But once we make this clarification, and once we bring into play the idea thatintentional states can be about things which do not exist, then the absurdity of Searle’s claim comes to the surface. For consider the conjunction of Searle’s twoclaims with this idea:(1)
Intentional objects are ordinary existing entities.(2)
Intentional objects are what intentional states are about.(3)
Intentional states can be about things which do not exist.It follows from (1)-(3) that some ordinary existing entities do not exist, which isabsurd, and clearly not what Searle has in mind. It might be thought that the way torespond is to drop ‘existing’ in (1), but the conclusion that some ordinary entities donot exist is only superficially less absurd. If there are entities which do not exist, thenthey hardly deserve to be called ordinary. 
John Searle,
Cf. M.G.F. Martin, ‘An eye directed outward’ in C. Wright, B.C. Smith and C. Macdonald (eds.)
Knowing Our Own Minds
(Oxford: Oxford University Press 1998) p.101.
What has gone wrong? It seems that (1)-(3) cannot be true together; but whichof them is false? Claim (2) is simply a definition and so cannot be sensibly debated.But is (3) true? It is certainly hard to deny. Consider a debate between an atheist and atheist, and suppose for the sake of argument that the atheist is right: God does notexist. (Let’s suppose that the debate they are having is a straightforward one over theexistence of the Christian God as traditionally conceived: the all-powerful creator of the universe who loves us as a father loves his children etc.) If the atheist is right,then the theist has been talking about (and thinking about) something which does notexist. Yet the theist’s words made sense, it seemed that he was able to put thesethoughts about God into words. His thoughts are thoughts about something that doesnot exist. Or consider H.H. Price, hallucinating a pile of leaves on his counterpaneunder the influence of mescaline.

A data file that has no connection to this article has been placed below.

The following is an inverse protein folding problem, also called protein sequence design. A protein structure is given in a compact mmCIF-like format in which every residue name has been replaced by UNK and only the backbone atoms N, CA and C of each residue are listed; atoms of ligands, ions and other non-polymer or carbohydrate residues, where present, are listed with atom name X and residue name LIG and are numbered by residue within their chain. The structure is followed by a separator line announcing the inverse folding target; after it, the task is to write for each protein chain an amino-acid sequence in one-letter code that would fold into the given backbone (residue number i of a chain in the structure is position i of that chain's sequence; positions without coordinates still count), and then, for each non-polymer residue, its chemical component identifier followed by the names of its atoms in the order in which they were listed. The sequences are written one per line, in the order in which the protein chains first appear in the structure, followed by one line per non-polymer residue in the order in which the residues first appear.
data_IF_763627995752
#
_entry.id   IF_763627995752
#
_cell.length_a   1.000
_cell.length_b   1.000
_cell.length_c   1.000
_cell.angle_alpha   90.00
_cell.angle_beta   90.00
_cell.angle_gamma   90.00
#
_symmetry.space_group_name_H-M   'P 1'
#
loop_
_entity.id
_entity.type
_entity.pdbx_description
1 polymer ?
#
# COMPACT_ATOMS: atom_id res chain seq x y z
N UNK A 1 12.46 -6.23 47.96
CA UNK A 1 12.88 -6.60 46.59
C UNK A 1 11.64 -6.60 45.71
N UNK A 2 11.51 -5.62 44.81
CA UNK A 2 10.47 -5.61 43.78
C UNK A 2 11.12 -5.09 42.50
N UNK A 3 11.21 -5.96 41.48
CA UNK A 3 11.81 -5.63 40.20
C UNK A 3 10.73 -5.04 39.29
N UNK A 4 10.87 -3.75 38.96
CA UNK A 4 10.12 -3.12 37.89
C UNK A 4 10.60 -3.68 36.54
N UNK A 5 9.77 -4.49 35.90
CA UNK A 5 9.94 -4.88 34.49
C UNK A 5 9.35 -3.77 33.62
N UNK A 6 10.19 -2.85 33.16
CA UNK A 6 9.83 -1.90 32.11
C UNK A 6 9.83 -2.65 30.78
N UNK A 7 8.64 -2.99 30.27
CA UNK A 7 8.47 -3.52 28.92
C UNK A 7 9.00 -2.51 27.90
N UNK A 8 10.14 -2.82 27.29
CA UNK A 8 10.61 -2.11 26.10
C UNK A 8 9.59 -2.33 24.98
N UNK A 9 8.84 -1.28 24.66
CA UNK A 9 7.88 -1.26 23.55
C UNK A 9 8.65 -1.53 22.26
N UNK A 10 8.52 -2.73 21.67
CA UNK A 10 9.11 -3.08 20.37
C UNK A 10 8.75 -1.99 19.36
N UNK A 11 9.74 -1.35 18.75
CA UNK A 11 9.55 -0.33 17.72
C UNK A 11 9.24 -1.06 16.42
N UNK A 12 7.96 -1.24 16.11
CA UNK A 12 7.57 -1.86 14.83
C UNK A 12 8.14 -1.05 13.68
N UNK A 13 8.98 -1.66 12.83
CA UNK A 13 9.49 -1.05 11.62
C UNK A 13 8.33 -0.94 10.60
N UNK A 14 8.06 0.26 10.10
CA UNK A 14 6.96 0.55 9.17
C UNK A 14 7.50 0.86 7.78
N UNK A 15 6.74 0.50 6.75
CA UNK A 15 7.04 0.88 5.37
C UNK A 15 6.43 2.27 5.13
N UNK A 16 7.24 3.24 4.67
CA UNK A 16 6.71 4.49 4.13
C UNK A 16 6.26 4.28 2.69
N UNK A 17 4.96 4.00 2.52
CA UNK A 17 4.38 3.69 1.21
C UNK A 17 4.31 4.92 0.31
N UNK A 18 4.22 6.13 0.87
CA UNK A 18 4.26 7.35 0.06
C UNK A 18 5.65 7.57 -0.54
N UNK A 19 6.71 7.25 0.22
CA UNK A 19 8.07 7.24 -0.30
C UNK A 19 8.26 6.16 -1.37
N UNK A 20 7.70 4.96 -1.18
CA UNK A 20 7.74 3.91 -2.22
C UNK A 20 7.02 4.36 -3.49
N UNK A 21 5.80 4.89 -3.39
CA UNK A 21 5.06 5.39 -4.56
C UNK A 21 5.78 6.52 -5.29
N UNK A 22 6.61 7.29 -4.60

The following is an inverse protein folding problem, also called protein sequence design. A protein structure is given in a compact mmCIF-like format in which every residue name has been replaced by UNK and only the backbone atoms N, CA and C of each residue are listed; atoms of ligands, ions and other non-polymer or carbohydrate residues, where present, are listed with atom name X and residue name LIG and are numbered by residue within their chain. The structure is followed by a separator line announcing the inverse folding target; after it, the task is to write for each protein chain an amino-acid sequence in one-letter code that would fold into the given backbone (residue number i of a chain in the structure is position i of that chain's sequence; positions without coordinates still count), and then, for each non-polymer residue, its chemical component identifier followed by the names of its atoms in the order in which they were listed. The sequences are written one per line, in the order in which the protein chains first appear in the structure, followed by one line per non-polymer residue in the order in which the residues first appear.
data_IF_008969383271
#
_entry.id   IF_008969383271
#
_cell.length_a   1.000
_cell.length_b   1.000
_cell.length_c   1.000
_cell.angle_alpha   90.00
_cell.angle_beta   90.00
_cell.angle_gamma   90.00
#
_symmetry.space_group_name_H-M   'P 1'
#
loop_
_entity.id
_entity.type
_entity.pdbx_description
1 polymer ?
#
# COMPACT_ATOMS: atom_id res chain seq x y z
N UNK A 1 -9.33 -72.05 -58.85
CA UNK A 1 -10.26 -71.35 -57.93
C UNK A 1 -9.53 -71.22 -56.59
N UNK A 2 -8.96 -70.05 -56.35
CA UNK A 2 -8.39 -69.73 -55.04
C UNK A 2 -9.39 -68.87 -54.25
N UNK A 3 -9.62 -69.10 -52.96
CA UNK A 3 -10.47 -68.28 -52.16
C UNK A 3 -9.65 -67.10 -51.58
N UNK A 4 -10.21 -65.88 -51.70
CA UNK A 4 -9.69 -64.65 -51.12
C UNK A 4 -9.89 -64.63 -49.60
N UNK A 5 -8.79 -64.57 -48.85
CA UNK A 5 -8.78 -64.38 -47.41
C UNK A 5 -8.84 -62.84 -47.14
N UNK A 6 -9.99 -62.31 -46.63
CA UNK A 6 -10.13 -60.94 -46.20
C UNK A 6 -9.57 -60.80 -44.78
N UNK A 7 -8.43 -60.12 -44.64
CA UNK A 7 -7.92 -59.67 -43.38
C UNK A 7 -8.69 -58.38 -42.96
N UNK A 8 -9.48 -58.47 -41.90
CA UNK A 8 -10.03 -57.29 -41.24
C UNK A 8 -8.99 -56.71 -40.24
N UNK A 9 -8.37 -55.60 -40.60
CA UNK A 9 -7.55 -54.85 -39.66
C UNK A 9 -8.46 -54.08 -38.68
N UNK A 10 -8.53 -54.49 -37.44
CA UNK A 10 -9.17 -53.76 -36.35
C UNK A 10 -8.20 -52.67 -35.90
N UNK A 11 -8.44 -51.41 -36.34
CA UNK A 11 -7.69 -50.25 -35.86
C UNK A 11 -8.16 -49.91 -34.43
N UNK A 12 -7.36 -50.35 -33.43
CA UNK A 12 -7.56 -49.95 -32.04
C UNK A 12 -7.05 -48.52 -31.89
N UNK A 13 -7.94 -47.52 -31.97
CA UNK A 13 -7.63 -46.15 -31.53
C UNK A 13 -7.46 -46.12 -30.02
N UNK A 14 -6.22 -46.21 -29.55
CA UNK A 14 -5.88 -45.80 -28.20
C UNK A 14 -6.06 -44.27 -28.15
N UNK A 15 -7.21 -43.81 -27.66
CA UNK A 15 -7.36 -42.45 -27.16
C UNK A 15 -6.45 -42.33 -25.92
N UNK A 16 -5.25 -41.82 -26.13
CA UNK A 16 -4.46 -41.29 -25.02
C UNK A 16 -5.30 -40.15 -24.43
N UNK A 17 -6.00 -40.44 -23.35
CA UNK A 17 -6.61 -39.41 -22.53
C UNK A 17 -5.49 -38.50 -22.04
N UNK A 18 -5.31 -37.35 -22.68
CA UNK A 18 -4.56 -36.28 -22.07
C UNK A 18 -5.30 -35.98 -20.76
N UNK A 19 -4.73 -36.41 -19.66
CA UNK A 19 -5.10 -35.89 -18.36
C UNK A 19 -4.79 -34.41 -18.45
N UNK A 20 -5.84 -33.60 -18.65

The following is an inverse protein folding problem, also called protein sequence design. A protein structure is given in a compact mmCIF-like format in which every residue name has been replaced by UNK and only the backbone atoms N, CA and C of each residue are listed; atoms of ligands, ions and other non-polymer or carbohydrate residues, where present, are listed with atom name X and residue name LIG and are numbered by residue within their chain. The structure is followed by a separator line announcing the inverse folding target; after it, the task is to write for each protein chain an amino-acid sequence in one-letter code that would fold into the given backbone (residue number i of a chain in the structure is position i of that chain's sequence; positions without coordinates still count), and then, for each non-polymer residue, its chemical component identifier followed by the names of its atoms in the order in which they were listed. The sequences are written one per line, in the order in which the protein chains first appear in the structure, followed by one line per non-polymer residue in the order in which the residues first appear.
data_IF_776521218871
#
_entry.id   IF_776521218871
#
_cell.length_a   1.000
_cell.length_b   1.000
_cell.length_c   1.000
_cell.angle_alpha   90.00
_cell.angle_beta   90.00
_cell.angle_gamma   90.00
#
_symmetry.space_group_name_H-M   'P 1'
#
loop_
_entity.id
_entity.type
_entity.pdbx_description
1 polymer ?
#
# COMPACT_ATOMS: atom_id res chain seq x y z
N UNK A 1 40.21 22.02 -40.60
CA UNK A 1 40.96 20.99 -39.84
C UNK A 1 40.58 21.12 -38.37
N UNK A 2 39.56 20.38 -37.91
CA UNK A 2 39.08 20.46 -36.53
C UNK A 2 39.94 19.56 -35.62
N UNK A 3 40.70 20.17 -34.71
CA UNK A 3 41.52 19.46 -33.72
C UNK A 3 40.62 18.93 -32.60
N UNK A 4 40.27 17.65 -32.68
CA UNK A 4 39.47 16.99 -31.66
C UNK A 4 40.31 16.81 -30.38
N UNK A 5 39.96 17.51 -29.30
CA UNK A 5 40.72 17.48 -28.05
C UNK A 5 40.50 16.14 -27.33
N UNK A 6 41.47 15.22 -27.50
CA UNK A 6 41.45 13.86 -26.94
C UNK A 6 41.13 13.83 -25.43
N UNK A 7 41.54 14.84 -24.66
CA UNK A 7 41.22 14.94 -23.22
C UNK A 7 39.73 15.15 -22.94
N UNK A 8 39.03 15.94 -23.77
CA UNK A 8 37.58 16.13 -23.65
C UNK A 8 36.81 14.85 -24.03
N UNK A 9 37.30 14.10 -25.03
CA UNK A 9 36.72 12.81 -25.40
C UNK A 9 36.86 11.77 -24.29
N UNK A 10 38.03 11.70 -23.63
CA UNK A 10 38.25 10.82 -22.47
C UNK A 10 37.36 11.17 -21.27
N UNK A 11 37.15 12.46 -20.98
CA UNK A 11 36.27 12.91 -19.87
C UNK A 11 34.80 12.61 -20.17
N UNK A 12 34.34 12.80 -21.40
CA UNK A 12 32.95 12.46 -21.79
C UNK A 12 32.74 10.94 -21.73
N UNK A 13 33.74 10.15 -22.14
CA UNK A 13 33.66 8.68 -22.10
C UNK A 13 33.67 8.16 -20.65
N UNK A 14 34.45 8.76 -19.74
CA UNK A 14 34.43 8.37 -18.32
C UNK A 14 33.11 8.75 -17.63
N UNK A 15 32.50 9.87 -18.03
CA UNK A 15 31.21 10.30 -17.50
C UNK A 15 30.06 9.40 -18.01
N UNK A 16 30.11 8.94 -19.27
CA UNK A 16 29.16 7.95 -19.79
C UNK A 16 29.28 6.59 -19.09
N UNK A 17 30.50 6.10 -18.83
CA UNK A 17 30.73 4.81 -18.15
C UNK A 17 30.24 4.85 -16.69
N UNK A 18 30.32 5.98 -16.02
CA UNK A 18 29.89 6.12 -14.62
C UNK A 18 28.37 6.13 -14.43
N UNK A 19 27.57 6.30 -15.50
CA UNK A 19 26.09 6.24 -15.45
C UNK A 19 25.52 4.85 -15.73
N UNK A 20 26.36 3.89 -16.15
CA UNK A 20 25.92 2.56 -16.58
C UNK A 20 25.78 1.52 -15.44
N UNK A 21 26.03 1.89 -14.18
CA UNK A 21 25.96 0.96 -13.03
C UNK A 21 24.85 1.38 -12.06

If Price thought ‘That pile of leaves wasn’t therethis morning’ then he was thinking about something which does not exist: there is nopile of leaves. And there are many other kinds of examples: from myth and fiction(Pegasus), the history of science (Phlogiston, Vulcan), and from the experience of after-images and double vision etc. Even if you thought you could explain away someof these examples without appealing to the idea of ‘thinking about something whichdoes not exist’, the prospect of explaining all of them away seems unpromising.So the initial simple plausibility of (1) is misleading; given (2) and (3), itseems that we should abandon it. If we do, then it may seem too that we need a
of the special nature of these intentional objects. In appealing to intentional objects ingiving an account of perceptual experience, Gilbert Harman admits that he has no‘fully worked-out account’ of intentional objects – implying that this is what isneeded for a proper account of perceptual intentionality. Harman agrees that it is nosolution to say that intentional objects are
objects (or at any rate, that not all of them are). When Ponce de Leon looked for the Fountain of Youth, he was not lookingfor something in his (or anyone else’s) mind. So however the final theory of intentional objects turns out, it ‘had better end up agreeing that Ponce de Leon was 
The story is referred to by G.E.M. Anscombe, ‘The intentionality of sensation: a grammatical feature’in R.J. Butler (ed.)
 Analytical Philosophy: 2
(Oxford: Blackwell 1965